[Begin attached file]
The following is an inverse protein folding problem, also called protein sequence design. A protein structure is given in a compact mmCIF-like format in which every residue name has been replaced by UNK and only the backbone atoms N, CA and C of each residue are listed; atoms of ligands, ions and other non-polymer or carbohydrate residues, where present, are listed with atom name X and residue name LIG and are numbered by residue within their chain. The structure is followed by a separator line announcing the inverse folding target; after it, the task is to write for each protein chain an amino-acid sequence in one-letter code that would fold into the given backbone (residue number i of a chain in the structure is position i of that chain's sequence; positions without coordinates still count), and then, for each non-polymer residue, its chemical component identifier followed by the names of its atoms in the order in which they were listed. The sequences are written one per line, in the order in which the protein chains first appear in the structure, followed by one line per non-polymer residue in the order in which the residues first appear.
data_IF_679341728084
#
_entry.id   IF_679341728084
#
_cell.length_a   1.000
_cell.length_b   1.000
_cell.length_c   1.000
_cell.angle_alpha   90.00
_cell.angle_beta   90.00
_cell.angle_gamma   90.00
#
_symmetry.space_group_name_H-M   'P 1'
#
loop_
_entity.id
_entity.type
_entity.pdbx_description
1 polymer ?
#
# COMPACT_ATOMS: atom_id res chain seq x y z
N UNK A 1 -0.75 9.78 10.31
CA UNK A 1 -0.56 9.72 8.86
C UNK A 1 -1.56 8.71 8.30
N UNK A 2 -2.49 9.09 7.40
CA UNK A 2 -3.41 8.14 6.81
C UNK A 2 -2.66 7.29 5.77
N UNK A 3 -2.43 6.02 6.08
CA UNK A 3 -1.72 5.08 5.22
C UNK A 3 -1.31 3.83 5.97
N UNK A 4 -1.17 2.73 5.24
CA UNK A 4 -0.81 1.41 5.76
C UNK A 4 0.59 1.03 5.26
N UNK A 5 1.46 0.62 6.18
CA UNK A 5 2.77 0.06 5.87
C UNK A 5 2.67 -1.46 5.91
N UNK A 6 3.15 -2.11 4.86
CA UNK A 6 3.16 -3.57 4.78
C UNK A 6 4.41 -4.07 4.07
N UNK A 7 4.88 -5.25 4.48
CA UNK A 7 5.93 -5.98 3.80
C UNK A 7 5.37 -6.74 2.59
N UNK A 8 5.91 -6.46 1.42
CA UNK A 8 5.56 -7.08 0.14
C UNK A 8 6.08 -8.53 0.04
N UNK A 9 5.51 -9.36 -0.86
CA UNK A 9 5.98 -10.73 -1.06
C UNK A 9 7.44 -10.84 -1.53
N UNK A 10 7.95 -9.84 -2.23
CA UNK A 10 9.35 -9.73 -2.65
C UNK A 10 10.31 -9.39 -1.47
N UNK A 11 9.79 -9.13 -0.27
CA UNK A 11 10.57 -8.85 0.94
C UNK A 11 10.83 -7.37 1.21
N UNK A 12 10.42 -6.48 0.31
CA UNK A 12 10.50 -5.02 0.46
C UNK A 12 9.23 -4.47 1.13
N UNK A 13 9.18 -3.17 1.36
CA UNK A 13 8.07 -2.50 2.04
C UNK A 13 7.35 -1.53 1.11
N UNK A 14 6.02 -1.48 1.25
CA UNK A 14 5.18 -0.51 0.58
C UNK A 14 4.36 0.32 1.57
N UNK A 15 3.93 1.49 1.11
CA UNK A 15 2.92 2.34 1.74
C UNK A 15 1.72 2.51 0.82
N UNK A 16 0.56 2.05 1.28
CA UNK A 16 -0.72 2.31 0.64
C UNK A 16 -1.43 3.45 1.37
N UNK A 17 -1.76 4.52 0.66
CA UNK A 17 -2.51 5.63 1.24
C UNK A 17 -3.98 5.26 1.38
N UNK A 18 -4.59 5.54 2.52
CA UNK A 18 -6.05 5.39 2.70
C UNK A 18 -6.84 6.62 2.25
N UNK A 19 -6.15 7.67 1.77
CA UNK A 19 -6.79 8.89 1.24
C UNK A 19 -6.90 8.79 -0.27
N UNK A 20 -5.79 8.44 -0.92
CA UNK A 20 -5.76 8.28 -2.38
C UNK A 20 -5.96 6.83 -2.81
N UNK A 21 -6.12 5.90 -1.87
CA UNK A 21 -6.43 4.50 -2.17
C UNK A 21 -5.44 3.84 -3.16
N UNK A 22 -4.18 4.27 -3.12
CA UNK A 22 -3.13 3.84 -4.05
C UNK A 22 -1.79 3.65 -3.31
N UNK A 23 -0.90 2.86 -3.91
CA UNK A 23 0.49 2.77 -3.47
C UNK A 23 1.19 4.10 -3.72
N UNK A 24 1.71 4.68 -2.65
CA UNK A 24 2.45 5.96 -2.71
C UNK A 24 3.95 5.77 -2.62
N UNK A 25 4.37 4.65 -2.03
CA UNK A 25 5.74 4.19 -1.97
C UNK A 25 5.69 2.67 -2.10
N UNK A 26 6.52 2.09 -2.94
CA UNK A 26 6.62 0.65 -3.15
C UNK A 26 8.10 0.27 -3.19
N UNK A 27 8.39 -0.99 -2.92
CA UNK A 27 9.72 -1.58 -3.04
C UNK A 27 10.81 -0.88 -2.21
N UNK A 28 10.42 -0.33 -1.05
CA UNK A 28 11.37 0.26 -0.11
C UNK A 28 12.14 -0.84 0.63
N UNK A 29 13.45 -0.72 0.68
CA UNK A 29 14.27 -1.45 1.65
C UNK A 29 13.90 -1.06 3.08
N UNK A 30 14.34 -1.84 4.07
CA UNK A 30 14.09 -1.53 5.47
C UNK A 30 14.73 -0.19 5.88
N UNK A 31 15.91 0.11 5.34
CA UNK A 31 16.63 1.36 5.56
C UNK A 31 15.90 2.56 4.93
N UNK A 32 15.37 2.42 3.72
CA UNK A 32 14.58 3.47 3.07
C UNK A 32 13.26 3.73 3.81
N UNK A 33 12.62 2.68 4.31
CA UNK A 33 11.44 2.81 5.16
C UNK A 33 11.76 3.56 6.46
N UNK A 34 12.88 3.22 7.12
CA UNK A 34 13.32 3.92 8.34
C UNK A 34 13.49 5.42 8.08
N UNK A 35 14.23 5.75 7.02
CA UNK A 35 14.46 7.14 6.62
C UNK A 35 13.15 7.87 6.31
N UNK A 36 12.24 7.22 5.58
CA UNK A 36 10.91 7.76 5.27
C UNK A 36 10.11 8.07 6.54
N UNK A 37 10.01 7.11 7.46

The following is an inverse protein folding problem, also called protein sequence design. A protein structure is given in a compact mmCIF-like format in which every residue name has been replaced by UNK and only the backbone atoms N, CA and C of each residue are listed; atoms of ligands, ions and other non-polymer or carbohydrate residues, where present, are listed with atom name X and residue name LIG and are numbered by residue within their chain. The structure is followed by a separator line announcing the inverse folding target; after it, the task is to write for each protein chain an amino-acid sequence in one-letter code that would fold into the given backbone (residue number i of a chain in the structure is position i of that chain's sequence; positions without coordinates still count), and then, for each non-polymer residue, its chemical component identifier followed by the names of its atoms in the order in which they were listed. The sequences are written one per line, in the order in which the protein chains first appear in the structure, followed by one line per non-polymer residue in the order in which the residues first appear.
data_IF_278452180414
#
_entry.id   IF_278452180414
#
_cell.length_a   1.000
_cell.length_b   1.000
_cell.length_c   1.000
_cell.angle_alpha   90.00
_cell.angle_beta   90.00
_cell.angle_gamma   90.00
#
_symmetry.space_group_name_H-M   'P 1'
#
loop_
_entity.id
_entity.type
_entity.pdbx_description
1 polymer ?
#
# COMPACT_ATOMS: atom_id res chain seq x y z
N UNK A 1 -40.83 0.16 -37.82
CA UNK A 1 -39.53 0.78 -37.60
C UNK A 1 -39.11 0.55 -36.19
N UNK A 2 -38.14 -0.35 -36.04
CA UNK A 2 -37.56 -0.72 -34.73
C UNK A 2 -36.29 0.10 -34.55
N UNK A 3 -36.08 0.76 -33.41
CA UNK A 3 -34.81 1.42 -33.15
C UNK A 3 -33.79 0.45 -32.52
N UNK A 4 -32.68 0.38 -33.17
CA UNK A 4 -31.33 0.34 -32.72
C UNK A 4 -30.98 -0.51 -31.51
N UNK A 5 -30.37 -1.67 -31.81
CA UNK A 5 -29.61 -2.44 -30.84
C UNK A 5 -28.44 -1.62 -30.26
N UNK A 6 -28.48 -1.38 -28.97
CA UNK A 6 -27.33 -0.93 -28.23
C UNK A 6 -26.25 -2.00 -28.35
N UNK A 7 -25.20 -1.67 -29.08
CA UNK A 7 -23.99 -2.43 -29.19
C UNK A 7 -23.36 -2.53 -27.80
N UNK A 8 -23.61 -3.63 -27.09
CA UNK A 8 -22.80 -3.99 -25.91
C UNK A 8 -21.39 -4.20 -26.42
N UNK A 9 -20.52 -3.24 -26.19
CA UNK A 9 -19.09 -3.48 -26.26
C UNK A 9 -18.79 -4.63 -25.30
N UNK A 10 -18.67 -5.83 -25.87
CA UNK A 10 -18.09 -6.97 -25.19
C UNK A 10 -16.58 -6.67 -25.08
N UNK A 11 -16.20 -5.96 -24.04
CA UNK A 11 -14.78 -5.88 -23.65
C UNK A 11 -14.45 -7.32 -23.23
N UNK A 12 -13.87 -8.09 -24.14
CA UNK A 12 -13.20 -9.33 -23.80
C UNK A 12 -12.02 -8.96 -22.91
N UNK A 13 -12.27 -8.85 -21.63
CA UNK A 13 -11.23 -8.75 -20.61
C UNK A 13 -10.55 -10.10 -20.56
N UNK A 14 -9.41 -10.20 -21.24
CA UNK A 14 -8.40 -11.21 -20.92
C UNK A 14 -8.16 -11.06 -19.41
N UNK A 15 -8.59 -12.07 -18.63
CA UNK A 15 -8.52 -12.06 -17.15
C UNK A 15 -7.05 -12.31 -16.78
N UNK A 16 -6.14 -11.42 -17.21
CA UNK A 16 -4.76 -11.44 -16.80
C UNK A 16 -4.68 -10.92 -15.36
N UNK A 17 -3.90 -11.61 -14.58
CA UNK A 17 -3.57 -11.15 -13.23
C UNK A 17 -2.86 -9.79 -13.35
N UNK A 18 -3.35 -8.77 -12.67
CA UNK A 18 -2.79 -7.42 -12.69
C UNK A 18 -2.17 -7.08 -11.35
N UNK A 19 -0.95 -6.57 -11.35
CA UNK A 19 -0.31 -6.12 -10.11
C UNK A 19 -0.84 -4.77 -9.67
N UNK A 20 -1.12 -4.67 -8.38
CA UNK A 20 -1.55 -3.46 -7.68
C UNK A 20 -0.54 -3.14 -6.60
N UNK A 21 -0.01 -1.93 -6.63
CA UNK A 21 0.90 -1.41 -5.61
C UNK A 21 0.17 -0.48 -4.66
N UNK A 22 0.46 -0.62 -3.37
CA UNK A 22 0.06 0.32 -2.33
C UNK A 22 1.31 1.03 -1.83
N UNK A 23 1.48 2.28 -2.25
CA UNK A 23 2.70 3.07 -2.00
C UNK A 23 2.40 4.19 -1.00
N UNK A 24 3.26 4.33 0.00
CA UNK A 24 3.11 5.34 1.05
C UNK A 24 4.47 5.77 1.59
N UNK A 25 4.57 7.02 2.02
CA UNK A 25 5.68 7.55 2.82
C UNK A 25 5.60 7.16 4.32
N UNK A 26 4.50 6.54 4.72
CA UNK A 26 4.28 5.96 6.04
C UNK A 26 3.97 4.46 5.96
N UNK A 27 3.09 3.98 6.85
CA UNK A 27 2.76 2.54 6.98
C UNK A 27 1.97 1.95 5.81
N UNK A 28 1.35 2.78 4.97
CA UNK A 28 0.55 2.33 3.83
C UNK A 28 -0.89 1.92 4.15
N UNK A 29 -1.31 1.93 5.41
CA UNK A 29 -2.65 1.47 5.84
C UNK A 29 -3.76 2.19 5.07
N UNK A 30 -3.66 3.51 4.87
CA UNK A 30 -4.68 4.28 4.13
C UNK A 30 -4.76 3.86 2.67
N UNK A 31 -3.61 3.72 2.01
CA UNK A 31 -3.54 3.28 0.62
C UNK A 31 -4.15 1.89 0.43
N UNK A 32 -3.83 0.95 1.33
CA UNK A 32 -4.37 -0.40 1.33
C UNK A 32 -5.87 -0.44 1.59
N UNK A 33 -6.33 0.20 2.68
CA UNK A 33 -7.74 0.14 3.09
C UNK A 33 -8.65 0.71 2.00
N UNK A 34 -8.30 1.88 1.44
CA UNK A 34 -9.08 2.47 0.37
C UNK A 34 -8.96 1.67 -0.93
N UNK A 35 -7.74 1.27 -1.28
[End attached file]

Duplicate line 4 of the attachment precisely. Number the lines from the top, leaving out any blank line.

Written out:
_entry.id   IF_679341728084